Apartment building boom gains steam

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November 5, 2012 // UPDATED 5:48 pm - December 27, 2012
By: Sarah McKenzie
Sarah McKenzie

A Chicago developer has finally broken ground on a 36-story apartment tower in Loring Park after years of planning.  

An illustration for the $100 million-plus project suggests it will be a sleek glassy tower a couple of blocks from Loring Park. It’s the largest residential project planned for the downtown area.

The high-rise at 1369 Spruce Place will have 354 apartments and be loaded with amenities for residents, including a fitness center, pool, hot tub, and a private in-building dog run with a washing station, among other things, according to a news release from Magellan Development. 

The tower will also have 18,000 square feet of commercial space on its first floor. 

There is no name for the project yet. It’s scheduled to open the summer of 2014, said Brian Gordon, vice president of Magellan. 

City Council Member Lisa Goodman (7th Ward) had high praise for Magellan’s project.

“What a great opportunity to add housing to the Loring Park neighborhood downtown, just at a time the vacancy rate is at an all time low,” she said. “This is a beautifully designed building that will add to the skyline as well as adding much needed construction jobs in a great location. I’m thrilled this long awaited project is financed and about to start construction.”

John Van Heel, a board member of the neighborhood group Citizens for a Loring Park Community (CLPC), said many of the residents he’s talked to are supportive of the project. 

Van Heel was chair of CLPC’s land use committee when Magellan went through the development review process. “By and large, people thought it was an exciting project,” he said.

He said Magellan has worked with neighborhood leaders to address concerns about parking and traffic problems in the area. There are plans for two HOURCARs — the neighborhood car-sharing vehicles and arrangements for the development’s tenants to lease space in nearby parking lots if there isn’t enough space in onsite parking at the tower.

Van Heel said he’s hopeful the project will spark other development in the neighborhood, including on Nicollet, which has seen a lot of business turnover in recent years.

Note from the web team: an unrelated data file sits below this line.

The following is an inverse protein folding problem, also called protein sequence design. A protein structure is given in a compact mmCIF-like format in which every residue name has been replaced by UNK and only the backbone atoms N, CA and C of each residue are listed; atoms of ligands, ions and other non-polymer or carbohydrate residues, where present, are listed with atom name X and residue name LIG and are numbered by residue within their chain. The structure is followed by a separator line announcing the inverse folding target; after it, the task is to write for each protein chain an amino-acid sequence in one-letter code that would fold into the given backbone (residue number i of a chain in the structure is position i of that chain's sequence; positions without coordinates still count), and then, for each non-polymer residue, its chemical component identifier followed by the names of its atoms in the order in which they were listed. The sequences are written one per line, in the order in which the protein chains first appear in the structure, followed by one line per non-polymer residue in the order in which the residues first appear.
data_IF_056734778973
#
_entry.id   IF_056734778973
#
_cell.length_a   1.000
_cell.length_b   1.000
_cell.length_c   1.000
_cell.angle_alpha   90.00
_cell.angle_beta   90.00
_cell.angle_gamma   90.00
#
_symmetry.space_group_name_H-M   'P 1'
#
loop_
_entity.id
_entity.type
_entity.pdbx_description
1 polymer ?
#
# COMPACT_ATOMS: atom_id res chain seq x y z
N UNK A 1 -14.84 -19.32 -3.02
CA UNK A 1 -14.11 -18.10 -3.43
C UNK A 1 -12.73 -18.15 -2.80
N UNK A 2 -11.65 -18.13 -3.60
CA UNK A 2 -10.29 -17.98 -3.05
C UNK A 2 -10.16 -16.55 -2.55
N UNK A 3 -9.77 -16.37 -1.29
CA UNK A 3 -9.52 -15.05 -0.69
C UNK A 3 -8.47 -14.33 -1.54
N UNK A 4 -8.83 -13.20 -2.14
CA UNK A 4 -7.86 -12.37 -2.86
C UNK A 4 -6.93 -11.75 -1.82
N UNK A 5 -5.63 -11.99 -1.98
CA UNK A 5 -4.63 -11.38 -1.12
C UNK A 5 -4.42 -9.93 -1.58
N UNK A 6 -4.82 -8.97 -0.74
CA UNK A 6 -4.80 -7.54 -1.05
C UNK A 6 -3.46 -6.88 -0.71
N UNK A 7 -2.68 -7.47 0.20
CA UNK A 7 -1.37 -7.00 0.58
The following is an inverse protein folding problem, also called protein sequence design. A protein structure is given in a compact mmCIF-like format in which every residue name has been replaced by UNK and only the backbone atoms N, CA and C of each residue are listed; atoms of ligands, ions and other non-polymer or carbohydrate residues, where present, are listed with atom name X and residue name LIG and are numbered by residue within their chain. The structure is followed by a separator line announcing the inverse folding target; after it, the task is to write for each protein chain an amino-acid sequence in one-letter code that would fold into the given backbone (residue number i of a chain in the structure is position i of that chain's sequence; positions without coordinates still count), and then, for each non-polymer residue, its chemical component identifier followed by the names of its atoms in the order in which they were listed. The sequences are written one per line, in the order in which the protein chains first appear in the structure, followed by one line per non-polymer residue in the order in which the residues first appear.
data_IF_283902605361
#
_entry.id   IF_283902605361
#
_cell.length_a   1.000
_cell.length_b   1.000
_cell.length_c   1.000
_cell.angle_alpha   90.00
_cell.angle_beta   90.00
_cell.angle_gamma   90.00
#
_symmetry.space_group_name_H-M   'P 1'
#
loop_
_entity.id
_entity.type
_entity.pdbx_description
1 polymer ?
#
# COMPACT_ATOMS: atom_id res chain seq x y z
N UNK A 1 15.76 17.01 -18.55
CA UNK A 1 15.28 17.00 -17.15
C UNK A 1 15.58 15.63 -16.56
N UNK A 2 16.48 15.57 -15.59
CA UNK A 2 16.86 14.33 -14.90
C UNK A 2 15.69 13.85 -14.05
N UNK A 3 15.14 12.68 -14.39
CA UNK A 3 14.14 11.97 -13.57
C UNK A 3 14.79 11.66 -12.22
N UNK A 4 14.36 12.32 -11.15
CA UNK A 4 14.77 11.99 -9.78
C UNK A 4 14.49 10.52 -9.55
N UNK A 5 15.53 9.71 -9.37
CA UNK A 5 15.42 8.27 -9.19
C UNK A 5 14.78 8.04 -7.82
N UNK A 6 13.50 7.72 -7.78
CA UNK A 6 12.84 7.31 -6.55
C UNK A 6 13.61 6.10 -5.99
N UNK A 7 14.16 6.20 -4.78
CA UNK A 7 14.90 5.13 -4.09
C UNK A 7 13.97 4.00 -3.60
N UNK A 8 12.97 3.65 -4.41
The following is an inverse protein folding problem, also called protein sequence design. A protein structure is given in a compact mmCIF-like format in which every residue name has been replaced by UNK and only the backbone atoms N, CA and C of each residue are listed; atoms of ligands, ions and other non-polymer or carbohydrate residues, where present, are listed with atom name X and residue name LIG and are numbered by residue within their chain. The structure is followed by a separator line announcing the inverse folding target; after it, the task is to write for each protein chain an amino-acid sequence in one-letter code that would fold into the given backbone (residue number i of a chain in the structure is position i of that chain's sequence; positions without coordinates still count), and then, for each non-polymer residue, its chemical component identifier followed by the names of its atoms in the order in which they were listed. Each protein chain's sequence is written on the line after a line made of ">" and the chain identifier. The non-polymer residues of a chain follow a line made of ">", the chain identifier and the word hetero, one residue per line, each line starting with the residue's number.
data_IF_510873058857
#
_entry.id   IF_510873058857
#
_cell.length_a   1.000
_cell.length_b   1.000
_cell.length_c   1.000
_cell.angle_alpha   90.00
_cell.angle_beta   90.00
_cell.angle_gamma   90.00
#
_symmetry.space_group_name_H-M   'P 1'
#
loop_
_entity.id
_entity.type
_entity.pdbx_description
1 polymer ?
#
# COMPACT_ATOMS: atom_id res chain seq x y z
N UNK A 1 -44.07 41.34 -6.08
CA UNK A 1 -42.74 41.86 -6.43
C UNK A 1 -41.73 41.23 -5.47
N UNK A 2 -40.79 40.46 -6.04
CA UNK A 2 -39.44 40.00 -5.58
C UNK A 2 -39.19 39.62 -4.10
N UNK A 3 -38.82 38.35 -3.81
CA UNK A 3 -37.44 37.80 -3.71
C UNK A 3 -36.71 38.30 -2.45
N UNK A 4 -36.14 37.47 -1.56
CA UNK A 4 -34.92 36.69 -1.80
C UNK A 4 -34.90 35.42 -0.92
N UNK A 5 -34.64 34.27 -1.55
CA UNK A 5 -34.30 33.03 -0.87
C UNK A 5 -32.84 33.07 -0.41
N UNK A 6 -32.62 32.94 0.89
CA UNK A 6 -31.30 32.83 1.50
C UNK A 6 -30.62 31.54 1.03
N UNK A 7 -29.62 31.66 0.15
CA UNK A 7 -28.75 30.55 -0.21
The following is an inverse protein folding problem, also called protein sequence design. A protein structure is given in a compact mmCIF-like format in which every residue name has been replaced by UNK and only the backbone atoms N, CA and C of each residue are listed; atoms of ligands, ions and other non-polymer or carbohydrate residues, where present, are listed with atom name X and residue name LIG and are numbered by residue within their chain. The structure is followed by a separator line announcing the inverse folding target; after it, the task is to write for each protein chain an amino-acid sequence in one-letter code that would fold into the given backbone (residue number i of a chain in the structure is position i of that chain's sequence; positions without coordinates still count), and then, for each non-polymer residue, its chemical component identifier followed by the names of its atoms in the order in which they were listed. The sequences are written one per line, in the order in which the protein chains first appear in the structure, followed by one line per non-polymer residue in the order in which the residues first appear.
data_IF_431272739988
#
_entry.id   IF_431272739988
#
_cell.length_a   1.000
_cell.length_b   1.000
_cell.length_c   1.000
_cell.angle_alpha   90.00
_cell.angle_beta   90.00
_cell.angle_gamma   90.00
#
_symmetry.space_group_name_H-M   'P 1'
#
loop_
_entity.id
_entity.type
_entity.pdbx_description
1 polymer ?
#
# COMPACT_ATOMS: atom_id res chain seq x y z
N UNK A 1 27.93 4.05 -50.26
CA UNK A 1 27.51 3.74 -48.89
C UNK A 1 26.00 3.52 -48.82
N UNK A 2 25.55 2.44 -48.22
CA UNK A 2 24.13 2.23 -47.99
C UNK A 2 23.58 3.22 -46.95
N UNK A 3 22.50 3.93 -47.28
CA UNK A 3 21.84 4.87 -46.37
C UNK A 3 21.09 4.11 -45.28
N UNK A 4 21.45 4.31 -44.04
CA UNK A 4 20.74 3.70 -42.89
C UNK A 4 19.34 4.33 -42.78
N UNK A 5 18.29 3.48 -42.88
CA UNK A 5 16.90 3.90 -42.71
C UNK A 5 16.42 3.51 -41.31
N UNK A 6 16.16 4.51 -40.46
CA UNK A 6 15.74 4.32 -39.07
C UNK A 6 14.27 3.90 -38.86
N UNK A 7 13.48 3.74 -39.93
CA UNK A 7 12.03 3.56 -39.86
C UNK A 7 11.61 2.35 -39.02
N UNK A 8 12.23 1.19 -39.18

Neil Reardon, another CLPC board member, said he hopes Magellan finds a good tenant for the retail space at street level. 

He said he’s also pleased that the apartment tower is finally moving forward. “A surface parking lot wasn’t the best use there,” he said of the project site. 

David Carlins, president of Magellan Development, said the tower will be designed to achieve LEED certification.

The road to breaking ground on the project has been a long one for Magellan. It originally pitched a plan for a condo tower in 2005, but ditched that plan after the market for condos tanked. 

Magellan’s new tower will be a major new landmark in the neighborhood and the tallest apartment building in the area. 

Other apartment developments under construction in the neighborhood include developer Brad Hoyt’s 119-unit apartment project at 401 Oak Grove called the Vue. The seven-story building is scheduled to be ready for tenants early 2013. 

Nearby, the 430 Oak Grove building is undergoing a transformation to make way for apartments. The 1920s-era building facing Loring Park was an office building and soon will be home to 75 high-end apartments. Construction on 430 Oak Grove is expected to wrap up by year’s end. 

Housing proposed for former Totino’s site, Greystar eyes Superior Plating parcel

In other development news, Northeast-based developer Schafer Richardson is planning a residential development at the site formerly home to Totino’s Pizza. 

The former restaurant at 519 Central Ave. NE would be torn down to make way for the project if it moves forward.

Hillcrest Development, another Northeast-based developer, purchased the old Totino’s site in 2011. It’s in negotiations with Schafer Richardson to sell the company the site, said Scott Tankenoff, principal of Hillcrest.

“This is a really important part of Minneapolis,” Tankenoff said, adding a new project on the corner could help spark other redevelopment in the area.

Kit Richardson, a Schafer Richardson principal, said the developer is trying to secure a grant to help cleanup the site before moving ahead with the project. If the funds are secured, construction could start next summer.

The developer is working on a proposal calling for about 100 apartments and 14,000 to 16,000 square feet of retail at street level.

Schafer Richardson is behind many of the condo and apartment developments in the North Loop neighborhood. 

City officials decided the Totino’s restaurant wasn’t worth preserving despite the pleas of some in the neighborhood who wanted it saved to honor the restaurant’s unique past. 

Totino’s closed in 2007 after 50 years in business in the neighborhood. The famous frozen pizzas were first sold out of the Central restaurant and then the brand was later sold to Pillsbury.

Nearby, Greystar, a large nationwide apartment developer, is eyeing the Superior Plating site, according to neighborhood leaders. The former factory at 315 1st Ave. NE has long been eyed as potential redevelopment site for new housing. The current owner of the site, City Center Realty Partners, had applied for city cleanup funds to redevelop the property long home to the metal finishing factory, but was rejected. 

Superior Plating Inc. filed for Chapter 11 bankruptcy a year ago after more than 90 years in business.  

The apartment boom underway in the downtown area will bring thousands of new residents to the city’s core in the next few years.